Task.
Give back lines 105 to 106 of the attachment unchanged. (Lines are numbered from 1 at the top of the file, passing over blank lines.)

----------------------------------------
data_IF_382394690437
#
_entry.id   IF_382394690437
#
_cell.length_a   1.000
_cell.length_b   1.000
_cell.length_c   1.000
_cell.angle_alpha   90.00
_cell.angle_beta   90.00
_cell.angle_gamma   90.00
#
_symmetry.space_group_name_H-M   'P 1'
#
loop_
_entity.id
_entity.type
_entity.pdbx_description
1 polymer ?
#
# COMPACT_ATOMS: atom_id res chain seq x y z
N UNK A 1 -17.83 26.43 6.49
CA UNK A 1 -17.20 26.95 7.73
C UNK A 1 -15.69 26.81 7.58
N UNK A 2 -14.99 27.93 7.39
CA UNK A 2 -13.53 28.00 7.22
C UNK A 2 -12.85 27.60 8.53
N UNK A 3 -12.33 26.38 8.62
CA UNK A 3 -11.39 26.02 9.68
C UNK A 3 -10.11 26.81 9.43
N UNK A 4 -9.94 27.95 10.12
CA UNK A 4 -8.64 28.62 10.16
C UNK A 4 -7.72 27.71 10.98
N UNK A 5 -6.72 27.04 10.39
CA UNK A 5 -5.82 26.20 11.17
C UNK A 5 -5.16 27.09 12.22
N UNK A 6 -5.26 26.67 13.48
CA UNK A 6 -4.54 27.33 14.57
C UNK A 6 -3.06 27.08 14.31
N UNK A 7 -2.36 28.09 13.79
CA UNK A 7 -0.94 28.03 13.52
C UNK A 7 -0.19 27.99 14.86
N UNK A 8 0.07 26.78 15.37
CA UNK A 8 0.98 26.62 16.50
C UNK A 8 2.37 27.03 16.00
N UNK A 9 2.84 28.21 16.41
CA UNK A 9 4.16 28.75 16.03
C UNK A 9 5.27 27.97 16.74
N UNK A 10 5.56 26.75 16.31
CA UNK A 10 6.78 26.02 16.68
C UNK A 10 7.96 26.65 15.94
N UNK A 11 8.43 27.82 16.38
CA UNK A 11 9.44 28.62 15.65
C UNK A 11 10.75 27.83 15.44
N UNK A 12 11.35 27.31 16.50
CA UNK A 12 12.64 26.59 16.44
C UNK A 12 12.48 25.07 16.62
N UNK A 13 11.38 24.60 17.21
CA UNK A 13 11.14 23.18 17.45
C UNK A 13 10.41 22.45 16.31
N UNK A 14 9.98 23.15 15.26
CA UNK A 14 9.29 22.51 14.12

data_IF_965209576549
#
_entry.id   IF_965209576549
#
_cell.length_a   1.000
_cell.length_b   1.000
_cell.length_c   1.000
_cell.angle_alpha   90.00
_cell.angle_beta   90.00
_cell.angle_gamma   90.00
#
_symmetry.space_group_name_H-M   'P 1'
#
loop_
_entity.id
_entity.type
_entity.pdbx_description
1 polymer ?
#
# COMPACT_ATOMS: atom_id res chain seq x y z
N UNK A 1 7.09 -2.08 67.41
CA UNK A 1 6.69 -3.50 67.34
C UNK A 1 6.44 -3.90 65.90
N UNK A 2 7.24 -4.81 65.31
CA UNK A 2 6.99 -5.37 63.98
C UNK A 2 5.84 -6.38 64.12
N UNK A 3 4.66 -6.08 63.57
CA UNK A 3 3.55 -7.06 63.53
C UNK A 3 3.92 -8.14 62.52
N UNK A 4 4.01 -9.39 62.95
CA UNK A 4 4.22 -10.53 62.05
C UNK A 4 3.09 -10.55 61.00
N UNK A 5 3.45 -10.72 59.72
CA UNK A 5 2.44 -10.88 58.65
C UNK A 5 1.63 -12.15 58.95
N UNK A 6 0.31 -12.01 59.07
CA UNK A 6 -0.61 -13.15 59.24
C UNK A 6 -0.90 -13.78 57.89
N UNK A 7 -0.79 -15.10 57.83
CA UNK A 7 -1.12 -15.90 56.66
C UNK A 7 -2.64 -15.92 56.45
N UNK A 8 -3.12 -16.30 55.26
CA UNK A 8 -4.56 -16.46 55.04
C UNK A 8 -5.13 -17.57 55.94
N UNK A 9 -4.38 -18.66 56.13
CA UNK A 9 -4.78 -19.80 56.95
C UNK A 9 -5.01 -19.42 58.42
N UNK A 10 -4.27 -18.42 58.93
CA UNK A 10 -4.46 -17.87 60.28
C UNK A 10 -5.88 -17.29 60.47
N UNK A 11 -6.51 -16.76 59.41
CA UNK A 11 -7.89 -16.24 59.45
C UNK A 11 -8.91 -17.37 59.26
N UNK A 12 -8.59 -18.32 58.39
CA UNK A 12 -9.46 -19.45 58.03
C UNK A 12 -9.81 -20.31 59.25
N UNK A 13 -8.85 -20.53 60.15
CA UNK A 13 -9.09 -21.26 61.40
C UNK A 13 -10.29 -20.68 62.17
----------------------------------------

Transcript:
C UNK A 8 -5.13 -17.57 55.94
N UNK A 9 -4.38 -18.66 56.13